This article pulls together the key points that many of our business leaders have said. However, the debate needs to go further. It is naïve to say that Bermuda supplies the reinsurance capacity that it does in a way that implies that if it wasn’t for Bermuda that capacity would not exist. Of course it would, and that is precisely the reason why Bermuda receives the pressure it does – other countries are trying to take this business from Bermuda for the benefit of their own economies. This article seems to imply that our reinsurance industry is a great natural resource discovered in Bermuda and being distributed globally, the reality is very different.

    • Terry says:

      So your stock dropped.
      P*** off.

      • I don't disagree, but... says:

        Terry, thank you for your valuable contribution to this debate. It is much appreciated.

    • Larry Burchall says:

      “…Bermuda supplies the reinsurance capacity that it does in a way that implies that if it wasn’t for Bermuda that capacity would not exist. Of course it would, and that is precisely the reason why Bermuda receives the pressure it does – other countries are trying to take this business from Bermuda for the benefit of their own economies.”

      True.

      It’s a point that I understand all too well. It informs and drives much of what I write about when writing about Bermuda’s economy.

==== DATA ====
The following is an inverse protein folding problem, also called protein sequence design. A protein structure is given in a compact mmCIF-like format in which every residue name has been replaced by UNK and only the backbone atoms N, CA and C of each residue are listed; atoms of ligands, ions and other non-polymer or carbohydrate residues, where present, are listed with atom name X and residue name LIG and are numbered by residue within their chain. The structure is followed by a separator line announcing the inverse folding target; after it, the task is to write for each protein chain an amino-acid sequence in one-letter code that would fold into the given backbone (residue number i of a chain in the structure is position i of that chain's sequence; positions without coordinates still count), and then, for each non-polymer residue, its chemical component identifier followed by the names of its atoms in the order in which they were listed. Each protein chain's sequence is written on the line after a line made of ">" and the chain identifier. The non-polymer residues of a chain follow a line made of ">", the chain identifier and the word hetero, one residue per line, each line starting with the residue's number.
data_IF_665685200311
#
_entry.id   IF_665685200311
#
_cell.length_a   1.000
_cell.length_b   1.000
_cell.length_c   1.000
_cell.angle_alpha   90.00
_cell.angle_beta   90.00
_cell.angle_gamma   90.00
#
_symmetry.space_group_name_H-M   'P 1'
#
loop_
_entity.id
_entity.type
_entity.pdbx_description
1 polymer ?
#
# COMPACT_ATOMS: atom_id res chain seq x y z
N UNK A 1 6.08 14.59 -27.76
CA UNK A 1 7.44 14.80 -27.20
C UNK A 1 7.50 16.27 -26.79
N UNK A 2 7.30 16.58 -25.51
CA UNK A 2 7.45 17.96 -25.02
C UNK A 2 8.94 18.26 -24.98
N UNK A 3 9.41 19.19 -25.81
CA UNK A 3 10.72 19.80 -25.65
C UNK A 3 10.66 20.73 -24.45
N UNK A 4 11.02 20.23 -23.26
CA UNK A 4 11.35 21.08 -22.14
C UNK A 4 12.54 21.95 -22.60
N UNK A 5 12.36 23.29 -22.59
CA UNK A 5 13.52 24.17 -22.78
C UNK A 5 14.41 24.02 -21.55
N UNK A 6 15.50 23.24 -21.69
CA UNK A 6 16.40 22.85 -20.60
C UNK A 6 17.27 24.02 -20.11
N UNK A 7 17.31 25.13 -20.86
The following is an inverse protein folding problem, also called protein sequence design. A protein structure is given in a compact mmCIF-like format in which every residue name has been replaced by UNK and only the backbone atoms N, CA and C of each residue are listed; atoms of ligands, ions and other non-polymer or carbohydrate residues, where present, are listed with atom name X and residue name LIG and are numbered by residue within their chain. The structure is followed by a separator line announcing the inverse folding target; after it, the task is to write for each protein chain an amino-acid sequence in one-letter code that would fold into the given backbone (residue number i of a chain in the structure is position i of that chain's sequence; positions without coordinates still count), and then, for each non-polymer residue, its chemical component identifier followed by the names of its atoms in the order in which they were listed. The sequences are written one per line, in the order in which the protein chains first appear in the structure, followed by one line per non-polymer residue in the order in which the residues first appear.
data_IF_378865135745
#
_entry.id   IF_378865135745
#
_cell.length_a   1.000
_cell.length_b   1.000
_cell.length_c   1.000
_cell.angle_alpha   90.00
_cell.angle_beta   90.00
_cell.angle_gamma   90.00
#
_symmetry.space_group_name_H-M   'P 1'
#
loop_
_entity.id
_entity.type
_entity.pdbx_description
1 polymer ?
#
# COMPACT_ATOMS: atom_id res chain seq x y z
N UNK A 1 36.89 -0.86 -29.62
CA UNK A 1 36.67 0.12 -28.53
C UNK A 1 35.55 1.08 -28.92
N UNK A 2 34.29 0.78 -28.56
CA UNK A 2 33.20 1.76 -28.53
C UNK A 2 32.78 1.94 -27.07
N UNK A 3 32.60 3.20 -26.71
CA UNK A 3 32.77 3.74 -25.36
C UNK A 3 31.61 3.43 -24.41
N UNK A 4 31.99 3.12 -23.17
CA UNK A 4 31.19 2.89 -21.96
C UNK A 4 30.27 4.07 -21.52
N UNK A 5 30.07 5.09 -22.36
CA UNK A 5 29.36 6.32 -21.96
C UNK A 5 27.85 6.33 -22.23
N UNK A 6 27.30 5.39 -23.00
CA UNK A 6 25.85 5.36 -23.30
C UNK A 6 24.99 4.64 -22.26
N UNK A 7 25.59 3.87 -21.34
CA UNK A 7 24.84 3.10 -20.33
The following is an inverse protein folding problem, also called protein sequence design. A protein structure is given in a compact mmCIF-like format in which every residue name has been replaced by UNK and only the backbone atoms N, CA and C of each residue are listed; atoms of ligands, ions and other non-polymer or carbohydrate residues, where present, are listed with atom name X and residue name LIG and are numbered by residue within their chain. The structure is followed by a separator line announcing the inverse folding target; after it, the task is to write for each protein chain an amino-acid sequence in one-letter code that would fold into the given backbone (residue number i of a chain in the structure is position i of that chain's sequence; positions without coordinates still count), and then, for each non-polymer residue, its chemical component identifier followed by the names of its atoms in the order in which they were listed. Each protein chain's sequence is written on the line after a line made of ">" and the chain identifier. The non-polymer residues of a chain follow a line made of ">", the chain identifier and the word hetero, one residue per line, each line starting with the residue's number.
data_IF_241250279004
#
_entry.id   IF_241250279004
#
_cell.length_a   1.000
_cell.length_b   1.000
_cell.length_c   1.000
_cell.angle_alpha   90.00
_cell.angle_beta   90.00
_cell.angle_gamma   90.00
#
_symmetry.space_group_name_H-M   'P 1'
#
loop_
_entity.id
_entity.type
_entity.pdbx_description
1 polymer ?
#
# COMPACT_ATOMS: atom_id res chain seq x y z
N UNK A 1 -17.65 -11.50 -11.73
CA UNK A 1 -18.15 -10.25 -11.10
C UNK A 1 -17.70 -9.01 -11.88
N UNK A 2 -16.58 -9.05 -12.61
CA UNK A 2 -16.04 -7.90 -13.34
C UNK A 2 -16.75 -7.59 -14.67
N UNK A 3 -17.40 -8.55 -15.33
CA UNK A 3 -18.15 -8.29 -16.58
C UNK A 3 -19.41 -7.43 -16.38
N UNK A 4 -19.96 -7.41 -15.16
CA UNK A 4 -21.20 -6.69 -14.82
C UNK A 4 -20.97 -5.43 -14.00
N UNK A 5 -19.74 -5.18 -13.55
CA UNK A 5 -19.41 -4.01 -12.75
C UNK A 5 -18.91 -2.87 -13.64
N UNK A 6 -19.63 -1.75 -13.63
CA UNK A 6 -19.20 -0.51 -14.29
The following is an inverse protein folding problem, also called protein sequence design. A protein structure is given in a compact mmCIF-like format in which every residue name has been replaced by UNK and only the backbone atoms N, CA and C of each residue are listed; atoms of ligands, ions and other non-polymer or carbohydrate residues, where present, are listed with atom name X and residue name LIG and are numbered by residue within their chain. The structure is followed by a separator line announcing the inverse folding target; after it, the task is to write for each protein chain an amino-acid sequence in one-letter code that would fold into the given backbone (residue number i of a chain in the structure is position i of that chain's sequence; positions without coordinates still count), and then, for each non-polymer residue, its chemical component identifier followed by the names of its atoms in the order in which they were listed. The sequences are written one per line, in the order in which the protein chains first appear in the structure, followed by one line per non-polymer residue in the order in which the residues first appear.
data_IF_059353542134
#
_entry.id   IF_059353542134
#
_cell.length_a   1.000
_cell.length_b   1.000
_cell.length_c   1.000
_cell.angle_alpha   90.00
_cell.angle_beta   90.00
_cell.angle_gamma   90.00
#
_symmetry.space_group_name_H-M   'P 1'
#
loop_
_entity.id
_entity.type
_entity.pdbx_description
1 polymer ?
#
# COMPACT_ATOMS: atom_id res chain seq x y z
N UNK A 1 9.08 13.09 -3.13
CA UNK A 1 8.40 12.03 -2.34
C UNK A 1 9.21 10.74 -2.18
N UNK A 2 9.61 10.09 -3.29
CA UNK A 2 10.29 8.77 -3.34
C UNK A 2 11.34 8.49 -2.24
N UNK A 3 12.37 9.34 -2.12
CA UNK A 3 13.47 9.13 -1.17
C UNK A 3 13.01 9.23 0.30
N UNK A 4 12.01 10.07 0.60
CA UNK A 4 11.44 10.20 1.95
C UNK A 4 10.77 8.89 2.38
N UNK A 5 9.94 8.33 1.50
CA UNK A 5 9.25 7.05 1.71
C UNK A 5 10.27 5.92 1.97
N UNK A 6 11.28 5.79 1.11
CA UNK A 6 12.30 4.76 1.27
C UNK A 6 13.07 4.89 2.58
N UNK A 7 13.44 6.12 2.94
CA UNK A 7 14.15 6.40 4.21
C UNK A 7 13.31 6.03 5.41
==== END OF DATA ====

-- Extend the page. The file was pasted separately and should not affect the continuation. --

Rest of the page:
Fact that is so clear to me? We – Bermudians – have to fight to retain what we have had, and now simultaneously fight to increase/enlarge what we now have.

      I have long recognized that Bermuda is fighting – or needs to fight – a two front war. Something that even Sun Tzu warned against all of 2,500 years ago.

      But that’s the only way that tiny isolated Bermuda will survive and re-prosper.

      Larry Burchall

      • I don't disagree, but... says:

        Thanks Larry, I couldn’t agree more!

        In my humble opinion Bermuda offers way more than just a favorable tax regime when compared with other financial centers. In fact I believe many of the large insurance/reinsurance companies view the low tax environment as a negative for them. They do not like the pressure exerted on so called ‘tax havens’ because it harms their businesses through negative public perception.

        I do not believe it is fair, or wise, to try to deflect criticism elsewhere as a form of defense, whether it be to our neighbors in the south or London. Those jurisdictions have their ‘Sovereign right’ to impose a tax regime that is appropriate to the financial security that they aspire to (I might refer to this in the context of Bermuda later…)

        Bermuda has built up an enviable infrastructure and ecosystem for insurance/reinsurance companies to thrive. We have a regulatory environment that balances rigor with pragmatism and that is hard to achieve. Maintaining this environment is absolutely key, but it cannot be ignored that Bermuda’s ‘model’ is becoming outdated…